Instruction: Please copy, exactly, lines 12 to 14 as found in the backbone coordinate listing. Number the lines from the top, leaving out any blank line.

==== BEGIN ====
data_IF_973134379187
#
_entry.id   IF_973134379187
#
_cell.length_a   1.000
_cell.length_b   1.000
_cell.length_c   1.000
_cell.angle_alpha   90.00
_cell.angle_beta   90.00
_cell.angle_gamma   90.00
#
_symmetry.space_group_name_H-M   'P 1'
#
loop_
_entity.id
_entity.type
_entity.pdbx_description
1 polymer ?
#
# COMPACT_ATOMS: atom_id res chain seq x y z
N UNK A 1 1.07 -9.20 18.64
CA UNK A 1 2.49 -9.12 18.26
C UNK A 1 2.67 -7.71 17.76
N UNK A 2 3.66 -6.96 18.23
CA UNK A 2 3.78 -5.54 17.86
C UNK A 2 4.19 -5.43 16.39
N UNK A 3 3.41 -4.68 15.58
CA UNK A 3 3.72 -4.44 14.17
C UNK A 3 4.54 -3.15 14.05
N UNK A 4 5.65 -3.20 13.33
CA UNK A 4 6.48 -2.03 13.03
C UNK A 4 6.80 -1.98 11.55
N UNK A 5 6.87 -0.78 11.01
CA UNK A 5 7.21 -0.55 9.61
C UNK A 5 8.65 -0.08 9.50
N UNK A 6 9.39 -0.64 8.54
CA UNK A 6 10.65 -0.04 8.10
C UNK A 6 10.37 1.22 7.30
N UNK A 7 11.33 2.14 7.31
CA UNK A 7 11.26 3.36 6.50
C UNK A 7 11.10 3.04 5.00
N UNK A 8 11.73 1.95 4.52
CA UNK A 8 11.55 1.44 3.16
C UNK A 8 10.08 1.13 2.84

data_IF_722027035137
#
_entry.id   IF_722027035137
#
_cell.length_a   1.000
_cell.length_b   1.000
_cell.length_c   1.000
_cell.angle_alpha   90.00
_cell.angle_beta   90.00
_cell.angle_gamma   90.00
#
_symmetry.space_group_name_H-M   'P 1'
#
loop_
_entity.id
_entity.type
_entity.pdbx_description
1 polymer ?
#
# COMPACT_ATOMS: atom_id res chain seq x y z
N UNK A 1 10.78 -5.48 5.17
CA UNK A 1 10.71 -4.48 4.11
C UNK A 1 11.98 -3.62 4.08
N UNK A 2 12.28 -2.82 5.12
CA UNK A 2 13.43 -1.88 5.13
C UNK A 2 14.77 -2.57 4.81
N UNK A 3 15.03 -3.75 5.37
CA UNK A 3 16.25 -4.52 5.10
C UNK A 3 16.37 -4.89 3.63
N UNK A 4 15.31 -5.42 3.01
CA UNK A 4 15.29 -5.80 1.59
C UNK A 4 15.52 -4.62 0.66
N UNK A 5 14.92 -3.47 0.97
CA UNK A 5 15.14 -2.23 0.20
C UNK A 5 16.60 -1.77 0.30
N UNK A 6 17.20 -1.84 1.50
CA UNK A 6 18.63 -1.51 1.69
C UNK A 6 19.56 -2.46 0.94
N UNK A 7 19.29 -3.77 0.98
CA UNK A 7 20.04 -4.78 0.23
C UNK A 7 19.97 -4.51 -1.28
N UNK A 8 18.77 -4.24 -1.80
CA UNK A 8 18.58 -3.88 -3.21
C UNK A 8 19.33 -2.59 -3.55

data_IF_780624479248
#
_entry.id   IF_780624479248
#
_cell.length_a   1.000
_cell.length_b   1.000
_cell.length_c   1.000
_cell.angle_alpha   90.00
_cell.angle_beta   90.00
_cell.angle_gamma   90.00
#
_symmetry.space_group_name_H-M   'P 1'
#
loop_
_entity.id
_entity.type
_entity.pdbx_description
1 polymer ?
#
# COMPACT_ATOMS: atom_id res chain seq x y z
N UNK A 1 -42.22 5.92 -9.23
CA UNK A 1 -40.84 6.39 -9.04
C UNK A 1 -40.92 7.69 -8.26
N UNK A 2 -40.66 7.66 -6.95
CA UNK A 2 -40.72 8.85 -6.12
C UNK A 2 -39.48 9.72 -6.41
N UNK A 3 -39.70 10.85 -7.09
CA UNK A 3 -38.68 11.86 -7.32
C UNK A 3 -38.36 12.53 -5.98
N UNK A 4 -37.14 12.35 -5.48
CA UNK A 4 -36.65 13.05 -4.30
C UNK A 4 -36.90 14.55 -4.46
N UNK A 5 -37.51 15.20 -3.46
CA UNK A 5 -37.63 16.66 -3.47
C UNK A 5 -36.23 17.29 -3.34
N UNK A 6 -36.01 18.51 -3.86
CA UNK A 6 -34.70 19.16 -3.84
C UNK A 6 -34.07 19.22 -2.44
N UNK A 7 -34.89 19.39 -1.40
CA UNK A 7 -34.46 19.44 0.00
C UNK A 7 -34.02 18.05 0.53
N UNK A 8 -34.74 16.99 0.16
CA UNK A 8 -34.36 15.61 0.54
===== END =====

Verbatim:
_symmetry.space_group_name_H-M   'P 1'
#
loop_